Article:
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Purges set banks on new course

The removal of old-guard managers from Egypt's state banks, proposals to clean up NPLs and new capital rules are shaping up the banks for a sell-off.


SENIOR BANK EXECUTIVES and leading businessmen were purged in a series of arrests in Egypt earlier this year. Some have faced trial and even imprisonment with hard labour after allegations of financial wrongdoing. It's a startling approach to reforming the country's financial sector.

Falling growth rates, ever more non-performing loans and a series of high-profile scandals have taken their toll on Egyptian banking. But for years little progress was made towards addressing these issues. Now the Egyptian government has begun to take decisive action. And though this is shocking, bankers are feeling optimistic.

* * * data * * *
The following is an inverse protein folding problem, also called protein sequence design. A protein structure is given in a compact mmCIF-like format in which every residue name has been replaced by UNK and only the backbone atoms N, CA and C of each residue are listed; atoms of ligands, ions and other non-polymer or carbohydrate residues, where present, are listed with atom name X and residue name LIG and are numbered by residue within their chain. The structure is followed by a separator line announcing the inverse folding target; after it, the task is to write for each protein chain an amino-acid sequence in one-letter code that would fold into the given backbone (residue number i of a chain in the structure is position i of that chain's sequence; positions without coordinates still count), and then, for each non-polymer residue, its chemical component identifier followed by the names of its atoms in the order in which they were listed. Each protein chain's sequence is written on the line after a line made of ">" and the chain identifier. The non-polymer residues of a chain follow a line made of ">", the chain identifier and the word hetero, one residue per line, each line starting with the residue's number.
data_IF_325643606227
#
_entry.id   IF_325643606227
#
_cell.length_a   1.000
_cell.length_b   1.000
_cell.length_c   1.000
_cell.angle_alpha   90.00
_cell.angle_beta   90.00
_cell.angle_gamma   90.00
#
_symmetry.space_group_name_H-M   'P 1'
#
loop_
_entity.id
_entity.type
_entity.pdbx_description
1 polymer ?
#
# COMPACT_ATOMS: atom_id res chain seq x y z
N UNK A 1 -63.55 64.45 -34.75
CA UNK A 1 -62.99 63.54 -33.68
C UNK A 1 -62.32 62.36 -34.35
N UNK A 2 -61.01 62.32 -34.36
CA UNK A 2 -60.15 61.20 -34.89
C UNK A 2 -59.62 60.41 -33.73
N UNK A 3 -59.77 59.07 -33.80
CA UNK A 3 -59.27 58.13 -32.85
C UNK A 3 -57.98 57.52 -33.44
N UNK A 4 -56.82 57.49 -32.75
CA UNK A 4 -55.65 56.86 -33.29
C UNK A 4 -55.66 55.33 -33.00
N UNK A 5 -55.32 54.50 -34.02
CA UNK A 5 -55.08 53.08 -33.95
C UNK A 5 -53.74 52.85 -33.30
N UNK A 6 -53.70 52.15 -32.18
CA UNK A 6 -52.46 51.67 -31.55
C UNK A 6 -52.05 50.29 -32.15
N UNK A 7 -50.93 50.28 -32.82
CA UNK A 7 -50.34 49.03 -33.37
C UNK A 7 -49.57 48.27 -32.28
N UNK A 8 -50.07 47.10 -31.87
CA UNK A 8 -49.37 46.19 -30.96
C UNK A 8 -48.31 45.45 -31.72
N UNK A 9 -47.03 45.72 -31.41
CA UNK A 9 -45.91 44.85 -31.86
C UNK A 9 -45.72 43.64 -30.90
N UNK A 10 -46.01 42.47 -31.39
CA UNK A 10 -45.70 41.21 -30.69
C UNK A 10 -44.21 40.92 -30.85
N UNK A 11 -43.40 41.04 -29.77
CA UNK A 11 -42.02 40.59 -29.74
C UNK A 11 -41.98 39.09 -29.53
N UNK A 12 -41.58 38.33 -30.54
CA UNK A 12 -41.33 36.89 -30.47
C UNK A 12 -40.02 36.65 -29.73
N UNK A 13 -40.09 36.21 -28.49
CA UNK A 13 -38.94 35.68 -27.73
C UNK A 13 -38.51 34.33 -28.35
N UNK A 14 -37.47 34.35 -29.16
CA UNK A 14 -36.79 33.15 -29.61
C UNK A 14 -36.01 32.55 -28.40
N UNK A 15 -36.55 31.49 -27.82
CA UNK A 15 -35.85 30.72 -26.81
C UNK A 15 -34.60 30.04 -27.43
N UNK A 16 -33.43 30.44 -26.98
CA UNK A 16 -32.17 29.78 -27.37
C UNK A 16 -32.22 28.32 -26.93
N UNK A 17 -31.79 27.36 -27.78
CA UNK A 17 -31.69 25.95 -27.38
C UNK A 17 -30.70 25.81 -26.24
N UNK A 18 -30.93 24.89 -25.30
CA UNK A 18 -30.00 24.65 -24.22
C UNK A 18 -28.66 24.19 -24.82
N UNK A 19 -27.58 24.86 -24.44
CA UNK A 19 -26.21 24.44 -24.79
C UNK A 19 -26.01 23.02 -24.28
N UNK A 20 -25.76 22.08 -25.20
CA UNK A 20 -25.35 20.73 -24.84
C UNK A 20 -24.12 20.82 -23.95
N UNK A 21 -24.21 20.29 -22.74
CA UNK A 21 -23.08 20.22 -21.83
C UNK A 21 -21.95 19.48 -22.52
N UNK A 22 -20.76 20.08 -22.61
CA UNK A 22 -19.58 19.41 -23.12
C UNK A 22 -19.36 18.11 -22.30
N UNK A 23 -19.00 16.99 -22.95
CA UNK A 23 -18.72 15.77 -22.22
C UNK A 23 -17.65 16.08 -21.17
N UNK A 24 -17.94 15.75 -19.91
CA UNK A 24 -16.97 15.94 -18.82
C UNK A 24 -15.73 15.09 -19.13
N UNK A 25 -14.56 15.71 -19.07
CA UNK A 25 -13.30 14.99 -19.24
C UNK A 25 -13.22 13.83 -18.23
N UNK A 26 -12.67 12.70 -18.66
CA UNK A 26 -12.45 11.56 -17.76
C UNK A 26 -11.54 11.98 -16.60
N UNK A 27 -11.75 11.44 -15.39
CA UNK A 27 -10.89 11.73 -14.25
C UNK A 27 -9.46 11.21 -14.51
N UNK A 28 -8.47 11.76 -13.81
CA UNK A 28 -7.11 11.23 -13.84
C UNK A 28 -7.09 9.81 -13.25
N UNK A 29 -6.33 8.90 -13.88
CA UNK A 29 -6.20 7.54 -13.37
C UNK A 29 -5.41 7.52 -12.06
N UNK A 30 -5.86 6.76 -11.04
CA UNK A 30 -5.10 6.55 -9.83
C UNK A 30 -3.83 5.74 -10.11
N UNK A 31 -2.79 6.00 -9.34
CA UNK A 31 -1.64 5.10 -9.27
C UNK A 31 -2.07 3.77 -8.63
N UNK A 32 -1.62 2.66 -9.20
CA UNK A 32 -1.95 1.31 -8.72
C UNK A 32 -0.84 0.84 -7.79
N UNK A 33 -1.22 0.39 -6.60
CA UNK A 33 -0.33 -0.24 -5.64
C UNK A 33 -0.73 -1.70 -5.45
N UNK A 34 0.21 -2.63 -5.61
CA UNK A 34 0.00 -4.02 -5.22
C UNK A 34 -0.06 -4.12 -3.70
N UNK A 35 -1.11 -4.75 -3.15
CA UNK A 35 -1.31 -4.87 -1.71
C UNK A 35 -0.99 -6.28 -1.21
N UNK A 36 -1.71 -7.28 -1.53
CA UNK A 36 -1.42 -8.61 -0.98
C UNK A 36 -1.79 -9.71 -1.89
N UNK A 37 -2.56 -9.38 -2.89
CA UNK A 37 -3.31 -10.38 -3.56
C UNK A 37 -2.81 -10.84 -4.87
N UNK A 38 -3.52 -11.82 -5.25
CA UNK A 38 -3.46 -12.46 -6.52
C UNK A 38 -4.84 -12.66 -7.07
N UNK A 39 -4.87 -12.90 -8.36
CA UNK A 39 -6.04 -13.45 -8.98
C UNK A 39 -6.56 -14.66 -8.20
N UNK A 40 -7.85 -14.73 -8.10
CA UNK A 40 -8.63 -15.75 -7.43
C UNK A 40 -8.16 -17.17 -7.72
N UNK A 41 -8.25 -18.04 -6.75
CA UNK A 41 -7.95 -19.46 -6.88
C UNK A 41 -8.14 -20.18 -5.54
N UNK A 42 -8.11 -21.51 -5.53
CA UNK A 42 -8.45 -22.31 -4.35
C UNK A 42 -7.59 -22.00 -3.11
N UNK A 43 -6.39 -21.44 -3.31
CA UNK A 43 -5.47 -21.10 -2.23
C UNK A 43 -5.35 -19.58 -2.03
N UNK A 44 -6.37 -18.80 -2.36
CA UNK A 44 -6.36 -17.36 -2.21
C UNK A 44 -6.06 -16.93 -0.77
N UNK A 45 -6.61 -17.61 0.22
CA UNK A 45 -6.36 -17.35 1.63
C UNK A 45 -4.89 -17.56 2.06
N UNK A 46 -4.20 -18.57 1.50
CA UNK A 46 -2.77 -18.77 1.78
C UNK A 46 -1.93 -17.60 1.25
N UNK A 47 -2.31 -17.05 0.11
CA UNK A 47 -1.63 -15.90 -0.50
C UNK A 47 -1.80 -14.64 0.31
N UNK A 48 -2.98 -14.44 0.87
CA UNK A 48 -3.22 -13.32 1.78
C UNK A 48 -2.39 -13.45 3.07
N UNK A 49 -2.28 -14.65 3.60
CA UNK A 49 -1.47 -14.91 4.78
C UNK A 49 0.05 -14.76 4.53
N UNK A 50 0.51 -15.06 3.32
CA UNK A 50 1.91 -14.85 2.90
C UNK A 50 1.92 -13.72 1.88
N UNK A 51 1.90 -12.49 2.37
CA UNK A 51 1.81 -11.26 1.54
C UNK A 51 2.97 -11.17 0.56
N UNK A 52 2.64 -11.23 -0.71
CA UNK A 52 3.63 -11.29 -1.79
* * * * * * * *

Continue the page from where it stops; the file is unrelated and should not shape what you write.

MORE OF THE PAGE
The government began its reform efforts with a serious assault on corruption at the start of the year and most recently with its muddled attempt to allow the Egyptian pound to float freely [see Draconian measures follow dirty float, this issue]. Following a mysterious IMF report that was never made public, over 30 top bankers, businessmen, government officials and lawmakers were arrested for alleged involvement in illegal financial transactions.

Among those taken into custody and facing investigation are the heads of two of the country's leading banks: Muhammad Abu Al-Fath, the former managing director of Banque du Caire, and the former head of Misr Exterior Bank, Abdullah Tayel.

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